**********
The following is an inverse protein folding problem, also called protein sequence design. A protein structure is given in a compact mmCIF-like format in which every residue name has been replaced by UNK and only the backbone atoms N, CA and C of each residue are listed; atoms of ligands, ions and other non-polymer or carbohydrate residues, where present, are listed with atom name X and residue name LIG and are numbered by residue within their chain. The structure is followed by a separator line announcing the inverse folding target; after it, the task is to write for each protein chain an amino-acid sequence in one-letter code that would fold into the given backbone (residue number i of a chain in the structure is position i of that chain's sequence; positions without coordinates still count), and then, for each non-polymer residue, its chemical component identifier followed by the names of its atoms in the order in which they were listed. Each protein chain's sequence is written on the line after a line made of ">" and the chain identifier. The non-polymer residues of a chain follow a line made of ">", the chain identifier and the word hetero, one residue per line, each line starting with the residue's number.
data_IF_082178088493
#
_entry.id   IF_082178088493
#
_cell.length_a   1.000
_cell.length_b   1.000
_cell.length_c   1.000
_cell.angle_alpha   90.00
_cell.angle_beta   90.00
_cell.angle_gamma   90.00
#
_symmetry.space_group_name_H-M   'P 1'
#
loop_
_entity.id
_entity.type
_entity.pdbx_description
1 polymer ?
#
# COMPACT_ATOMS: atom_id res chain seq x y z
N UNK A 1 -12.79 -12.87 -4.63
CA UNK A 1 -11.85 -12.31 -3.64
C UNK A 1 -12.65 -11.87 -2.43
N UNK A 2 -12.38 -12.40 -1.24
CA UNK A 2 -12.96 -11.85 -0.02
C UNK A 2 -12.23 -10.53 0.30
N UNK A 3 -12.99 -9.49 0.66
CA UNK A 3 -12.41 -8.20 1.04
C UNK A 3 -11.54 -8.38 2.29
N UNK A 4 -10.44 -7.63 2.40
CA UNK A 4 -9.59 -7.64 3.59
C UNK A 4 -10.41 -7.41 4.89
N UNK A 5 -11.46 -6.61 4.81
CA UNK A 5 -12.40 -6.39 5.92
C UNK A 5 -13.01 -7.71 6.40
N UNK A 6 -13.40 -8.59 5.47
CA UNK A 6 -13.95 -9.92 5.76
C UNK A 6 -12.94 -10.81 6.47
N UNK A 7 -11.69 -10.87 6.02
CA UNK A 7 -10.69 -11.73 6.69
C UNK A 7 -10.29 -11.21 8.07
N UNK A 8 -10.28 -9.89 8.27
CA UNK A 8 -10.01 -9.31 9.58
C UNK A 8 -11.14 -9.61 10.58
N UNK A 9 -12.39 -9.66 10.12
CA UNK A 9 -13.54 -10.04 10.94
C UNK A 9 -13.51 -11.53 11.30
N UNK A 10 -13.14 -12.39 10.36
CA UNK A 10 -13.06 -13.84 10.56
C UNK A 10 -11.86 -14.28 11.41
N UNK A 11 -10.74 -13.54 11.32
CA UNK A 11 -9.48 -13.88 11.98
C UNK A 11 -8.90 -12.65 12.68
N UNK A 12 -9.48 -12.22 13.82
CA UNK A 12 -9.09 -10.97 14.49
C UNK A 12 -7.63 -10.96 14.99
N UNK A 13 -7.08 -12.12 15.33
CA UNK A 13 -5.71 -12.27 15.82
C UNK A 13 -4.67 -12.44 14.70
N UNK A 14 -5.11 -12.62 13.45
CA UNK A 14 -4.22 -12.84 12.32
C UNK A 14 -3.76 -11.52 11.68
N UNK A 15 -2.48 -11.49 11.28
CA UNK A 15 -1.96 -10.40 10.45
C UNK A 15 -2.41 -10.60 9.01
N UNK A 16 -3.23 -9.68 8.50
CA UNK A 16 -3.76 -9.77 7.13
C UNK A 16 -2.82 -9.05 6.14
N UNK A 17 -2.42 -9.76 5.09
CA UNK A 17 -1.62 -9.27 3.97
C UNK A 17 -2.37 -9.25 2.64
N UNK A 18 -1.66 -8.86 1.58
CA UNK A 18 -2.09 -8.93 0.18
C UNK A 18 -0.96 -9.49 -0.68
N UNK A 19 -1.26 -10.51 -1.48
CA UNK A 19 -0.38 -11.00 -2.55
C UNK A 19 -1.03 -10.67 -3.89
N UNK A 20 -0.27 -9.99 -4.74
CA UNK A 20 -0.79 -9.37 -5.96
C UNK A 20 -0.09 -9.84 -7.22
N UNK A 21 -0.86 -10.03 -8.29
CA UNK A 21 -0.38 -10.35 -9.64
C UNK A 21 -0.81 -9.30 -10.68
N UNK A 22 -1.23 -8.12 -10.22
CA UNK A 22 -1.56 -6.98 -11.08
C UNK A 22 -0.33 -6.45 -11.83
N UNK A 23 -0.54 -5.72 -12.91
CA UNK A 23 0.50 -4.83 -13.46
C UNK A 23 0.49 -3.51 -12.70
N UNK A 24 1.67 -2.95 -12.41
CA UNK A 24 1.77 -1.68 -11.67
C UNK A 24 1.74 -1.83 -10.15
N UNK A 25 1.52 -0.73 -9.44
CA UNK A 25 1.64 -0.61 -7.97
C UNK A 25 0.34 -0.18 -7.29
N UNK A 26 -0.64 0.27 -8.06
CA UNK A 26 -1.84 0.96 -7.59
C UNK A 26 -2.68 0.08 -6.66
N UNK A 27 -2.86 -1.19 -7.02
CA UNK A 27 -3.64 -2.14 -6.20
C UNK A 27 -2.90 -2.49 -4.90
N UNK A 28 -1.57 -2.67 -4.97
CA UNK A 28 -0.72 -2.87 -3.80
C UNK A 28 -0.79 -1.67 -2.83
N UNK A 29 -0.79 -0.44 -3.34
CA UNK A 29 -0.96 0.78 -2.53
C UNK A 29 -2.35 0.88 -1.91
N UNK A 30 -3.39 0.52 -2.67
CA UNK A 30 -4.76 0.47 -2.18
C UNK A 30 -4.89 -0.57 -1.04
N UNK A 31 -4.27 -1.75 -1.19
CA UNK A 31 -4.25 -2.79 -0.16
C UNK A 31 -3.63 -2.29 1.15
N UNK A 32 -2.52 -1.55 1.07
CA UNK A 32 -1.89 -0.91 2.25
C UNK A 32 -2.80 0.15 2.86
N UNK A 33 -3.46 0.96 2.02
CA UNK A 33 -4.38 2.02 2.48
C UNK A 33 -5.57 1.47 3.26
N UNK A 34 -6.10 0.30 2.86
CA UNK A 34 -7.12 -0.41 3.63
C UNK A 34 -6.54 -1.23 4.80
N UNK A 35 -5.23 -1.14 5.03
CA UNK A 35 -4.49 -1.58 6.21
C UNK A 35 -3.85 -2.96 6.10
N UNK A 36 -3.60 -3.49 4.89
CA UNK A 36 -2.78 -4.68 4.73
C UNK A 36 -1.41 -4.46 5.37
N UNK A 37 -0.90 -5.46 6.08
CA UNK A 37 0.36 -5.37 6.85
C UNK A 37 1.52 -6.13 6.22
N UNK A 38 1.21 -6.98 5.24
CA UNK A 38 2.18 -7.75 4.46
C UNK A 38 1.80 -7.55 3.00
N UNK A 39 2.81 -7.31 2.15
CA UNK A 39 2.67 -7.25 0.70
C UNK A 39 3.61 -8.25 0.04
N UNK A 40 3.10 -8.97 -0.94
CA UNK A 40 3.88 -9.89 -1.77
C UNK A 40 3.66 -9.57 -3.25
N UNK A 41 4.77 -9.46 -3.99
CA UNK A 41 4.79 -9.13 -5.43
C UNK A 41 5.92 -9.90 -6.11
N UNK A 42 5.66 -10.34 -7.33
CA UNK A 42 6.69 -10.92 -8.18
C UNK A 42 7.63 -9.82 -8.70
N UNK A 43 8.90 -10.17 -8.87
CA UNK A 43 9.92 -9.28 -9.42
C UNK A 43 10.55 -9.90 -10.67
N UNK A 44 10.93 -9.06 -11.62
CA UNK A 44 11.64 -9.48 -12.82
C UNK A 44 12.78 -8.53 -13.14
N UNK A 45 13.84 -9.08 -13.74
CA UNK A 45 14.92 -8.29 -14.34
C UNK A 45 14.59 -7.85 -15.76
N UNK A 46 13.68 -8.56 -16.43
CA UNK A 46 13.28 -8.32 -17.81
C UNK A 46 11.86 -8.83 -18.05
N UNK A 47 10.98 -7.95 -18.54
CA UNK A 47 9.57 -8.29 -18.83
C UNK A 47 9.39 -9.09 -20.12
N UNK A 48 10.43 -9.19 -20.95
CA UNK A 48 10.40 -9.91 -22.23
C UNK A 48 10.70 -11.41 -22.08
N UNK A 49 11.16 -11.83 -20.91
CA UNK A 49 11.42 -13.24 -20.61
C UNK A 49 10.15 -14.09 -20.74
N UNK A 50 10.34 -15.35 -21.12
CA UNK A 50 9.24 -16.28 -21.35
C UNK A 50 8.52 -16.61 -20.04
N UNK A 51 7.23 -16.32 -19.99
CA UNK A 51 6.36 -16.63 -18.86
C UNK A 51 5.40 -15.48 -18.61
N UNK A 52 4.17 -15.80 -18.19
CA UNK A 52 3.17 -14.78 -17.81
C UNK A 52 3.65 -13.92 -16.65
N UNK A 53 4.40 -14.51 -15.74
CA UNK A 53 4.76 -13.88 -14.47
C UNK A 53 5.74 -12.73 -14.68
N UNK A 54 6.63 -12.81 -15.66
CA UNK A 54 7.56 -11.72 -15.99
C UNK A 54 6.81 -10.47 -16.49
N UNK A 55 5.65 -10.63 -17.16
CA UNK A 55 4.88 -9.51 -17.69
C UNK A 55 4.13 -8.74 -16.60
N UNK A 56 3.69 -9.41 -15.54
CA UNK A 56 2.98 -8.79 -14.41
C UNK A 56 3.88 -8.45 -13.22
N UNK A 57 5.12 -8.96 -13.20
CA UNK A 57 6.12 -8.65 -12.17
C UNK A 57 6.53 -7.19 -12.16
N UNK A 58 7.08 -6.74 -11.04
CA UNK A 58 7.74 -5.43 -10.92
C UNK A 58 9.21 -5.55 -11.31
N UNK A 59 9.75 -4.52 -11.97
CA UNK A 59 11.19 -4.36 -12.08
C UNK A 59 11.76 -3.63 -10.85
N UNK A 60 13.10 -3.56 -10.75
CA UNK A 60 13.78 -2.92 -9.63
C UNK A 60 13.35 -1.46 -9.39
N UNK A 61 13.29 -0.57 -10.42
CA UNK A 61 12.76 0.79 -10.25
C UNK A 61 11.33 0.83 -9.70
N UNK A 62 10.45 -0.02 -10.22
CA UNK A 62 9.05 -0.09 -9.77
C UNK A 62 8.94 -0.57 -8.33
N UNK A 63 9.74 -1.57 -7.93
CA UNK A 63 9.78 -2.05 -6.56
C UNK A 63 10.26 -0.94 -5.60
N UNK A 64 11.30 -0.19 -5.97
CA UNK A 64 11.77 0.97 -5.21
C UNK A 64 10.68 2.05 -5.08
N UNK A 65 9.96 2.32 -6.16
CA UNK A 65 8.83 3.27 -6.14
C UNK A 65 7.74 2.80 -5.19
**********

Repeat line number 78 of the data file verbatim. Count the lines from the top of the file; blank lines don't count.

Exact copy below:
C UNK A 19 -1.03 -10.67 -3.89